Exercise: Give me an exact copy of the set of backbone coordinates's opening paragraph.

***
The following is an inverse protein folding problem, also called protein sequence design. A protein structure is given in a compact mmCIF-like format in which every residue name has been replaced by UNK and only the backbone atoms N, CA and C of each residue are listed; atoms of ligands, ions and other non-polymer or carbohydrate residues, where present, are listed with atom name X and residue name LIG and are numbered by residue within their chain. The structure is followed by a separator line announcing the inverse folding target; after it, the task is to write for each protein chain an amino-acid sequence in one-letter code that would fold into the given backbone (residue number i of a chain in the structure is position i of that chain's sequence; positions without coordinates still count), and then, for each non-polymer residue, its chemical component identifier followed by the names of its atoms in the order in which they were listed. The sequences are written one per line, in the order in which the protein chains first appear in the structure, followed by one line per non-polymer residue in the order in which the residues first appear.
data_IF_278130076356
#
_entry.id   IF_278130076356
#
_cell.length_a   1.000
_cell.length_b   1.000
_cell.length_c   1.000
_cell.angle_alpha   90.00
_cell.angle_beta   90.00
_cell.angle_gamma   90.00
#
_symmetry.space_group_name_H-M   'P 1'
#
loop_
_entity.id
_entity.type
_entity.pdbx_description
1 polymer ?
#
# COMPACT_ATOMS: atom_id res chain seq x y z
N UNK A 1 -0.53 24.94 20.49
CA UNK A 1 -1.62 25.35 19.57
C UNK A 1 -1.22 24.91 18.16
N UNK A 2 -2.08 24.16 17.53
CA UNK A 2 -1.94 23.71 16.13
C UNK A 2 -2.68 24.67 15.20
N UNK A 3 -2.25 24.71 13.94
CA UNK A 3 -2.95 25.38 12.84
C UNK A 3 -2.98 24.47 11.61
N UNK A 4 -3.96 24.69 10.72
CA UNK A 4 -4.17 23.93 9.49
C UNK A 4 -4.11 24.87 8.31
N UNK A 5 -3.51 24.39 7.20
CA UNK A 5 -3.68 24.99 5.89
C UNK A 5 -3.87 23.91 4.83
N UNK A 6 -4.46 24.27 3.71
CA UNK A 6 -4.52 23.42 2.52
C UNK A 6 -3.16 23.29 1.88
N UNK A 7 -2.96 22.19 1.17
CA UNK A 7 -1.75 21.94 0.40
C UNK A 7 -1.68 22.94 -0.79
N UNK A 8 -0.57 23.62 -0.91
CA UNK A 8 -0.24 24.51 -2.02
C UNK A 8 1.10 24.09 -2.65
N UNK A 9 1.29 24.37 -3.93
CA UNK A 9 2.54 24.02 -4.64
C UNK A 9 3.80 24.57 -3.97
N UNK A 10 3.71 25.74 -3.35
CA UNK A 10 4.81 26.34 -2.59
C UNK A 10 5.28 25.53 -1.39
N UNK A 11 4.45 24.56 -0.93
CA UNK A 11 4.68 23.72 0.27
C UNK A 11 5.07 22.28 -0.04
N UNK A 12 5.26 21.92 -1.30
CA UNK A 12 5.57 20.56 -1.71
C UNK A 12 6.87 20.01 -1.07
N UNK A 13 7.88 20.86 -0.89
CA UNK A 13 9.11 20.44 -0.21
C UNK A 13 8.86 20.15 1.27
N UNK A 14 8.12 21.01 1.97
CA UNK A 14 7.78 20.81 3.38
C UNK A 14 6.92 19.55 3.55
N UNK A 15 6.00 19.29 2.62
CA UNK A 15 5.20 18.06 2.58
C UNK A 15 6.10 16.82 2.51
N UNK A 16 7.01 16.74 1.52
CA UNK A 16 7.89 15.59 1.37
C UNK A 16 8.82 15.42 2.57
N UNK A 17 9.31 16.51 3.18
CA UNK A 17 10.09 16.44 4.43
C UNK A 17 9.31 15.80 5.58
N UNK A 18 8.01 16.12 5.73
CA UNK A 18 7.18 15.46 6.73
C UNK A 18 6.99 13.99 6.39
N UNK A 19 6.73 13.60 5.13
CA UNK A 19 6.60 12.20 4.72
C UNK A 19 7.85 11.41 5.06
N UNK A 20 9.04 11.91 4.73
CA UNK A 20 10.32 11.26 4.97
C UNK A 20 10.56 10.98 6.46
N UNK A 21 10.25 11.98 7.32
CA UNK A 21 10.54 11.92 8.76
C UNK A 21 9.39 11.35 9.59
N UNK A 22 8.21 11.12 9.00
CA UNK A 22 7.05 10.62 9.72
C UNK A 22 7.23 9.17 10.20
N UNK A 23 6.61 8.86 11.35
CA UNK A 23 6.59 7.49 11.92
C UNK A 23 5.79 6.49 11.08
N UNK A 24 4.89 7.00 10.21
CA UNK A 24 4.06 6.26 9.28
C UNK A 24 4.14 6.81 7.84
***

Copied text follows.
The following is an inverse protein folding problem, also called protein sequence design. A protein structure is given in a compact mmCIF-like format in which every residue name has been replaced by UNK and only the backbone atoms N, CA and C of each residue are listed; atoms of ligands, ions and other non-polymer or carbohydrate residues, where present, are listed with atom name X and residue name LIG and are numbered by residue within their chain. The structure is followed by a separator line announcing the inverse folding target; after it, the task is to write for each protein chain an amino-acid sequence in one-letter code that would fold into the given backbone (residue number i of a chain in the structure is position i of that chain's sequence; positions without coordinates still count), and then, for each non-polymer residue, its chemical component identifier followed by the names of its atoms in the order in which they were listed. The sequences are written one per line, in the order in which the protein chains first appear in the structure, followed by one line per non-polymer residue in the order in which the residues first appear.